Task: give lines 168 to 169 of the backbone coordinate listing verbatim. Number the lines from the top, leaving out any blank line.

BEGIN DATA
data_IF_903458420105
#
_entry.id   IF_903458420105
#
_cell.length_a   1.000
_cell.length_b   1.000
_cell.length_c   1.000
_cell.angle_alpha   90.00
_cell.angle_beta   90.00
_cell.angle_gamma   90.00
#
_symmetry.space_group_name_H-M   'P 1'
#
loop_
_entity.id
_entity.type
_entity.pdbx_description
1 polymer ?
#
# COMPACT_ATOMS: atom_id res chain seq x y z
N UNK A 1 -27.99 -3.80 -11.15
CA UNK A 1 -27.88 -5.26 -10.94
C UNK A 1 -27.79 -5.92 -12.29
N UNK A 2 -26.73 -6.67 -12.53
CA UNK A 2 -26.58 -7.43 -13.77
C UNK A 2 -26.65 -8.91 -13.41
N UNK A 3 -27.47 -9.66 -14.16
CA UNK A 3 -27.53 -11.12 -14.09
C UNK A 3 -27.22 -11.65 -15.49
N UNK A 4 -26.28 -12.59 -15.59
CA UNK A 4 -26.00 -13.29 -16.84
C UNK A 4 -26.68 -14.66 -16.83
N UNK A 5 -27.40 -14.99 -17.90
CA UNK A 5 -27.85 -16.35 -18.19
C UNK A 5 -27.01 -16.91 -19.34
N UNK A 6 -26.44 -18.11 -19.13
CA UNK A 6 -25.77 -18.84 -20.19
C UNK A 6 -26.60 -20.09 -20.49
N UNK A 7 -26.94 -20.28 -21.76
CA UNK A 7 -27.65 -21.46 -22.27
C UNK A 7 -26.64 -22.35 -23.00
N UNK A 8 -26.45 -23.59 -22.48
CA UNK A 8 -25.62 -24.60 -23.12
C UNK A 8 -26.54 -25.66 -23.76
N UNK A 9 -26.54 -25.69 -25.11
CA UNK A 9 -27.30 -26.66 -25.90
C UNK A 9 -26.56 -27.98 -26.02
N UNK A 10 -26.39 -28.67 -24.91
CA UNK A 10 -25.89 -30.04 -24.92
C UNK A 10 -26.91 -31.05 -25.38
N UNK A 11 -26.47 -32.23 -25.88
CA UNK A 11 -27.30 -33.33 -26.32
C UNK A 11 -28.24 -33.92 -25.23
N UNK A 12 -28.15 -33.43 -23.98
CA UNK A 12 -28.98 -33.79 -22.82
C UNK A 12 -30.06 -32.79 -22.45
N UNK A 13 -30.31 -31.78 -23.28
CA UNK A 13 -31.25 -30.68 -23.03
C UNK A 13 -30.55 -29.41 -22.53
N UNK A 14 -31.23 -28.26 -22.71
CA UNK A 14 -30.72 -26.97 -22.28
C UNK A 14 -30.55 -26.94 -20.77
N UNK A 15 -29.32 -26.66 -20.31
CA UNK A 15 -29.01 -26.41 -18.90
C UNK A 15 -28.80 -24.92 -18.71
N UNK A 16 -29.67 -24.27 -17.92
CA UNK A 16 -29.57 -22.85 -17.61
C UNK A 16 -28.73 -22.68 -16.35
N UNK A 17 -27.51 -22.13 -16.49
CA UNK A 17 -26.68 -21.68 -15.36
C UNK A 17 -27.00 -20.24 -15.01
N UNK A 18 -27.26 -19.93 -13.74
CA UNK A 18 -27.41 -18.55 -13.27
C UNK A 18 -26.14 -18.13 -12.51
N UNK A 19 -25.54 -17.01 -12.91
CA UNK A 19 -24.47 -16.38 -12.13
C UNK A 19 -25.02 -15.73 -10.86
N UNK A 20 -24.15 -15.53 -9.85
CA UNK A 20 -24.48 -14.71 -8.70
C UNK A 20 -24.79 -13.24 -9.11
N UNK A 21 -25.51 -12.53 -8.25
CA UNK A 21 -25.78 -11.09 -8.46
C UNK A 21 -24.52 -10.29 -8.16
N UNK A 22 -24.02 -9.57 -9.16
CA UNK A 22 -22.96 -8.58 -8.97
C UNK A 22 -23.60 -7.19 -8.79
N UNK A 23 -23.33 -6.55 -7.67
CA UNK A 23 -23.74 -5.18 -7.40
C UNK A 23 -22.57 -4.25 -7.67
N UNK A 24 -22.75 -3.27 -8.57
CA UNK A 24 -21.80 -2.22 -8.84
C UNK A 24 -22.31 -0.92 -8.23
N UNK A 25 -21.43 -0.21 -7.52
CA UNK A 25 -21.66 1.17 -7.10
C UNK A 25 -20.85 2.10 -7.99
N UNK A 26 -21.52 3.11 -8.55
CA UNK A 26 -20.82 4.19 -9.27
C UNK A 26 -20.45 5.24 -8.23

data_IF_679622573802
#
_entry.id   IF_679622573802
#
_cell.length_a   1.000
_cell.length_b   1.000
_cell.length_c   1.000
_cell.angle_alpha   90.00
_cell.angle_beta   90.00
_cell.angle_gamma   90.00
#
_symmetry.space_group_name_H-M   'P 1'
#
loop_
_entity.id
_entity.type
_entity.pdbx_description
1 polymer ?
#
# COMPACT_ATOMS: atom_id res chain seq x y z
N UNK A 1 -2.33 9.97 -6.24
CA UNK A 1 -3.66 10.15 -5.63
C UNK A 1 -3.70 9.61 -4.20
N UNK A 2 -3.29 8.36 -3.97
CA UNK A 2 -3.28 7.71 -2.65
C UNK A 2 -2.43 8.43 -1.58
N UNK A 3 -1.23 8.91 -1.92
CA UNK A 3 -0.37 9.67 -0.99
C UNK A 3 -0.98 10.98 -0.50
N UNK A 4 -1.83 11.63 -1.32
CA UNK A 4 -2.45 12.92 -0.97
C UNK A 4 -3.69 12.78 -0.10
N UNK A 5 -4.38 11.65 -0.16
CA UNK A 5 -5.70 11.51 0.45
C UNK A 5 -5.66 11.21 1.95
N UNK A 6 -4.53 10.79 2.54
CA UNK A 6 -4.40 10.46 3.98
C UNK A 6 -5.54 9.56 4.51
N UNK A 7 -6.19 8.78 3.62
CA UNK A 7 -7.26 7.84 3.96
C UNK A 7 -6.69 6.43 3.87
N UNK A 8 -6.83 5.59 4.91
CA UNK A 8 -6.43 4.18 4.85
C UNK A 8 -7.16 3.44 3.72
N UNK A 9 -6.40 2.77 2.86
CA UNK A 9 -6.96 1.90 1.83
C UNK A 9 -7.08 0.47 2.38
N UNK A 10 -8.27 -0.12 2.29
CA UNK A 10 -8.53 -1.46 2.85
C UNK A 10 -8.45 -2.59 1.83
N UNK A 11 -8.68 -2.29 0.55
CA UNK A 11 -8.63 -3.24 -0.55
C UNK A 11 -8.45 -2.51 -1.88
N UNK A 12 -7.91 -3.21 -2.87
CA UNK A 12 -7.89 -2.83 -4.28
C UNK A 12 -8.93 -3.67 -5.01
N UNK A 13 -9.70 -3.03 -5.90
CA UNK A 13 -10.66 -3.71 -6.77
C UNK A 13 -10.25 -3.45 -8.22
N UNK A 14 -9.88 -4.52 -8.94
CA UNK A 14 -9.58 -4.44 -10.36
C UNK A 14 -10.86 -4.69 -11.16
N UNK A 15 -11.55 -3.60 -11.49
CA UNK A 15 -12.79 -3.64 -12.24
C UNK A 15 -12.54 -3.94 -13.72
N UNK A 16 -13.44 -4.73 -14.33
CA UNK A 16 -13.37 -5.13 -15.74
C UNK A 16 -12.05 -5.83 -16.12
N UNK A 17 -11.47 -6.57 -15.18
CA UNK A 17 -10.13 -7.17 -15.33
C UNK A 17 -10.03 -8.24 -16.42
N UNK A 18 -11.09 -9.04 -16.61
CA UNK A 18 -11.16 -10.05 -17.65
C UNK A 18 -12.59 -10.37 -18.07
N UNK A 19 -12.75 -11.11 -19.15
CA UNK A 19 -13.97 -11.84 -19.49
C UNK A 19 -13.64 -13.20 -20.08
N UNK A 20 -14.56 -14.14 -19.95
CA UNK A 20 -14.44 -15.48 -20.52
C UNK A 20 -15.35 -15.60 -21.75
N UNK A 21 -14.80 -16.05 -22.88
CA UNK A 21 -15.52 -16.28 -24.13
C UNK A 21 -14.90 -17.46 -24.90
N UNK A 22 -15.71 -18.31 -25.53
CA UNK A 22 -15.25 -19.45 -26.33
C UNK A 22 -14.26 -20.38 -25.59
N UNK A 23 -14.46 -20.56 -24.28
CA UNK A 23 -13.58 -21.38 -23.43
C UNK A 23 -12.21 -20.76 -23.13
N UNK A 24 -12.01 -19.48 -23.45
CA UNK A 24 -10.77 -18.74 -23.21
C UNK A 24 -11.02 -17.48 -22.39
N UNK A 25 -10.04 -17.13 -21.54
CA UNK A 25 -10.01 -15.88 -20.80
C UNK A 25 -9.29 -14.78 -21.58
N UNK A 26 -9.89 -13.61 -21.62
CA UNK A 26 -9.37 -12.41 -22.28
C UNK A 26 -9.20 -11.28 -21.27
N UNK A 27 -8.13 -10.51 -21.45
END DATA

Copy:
CA UNK A 17 -10.13 -7.17 -15.33
C UNK A 17 -10.03 -8.24 -16.42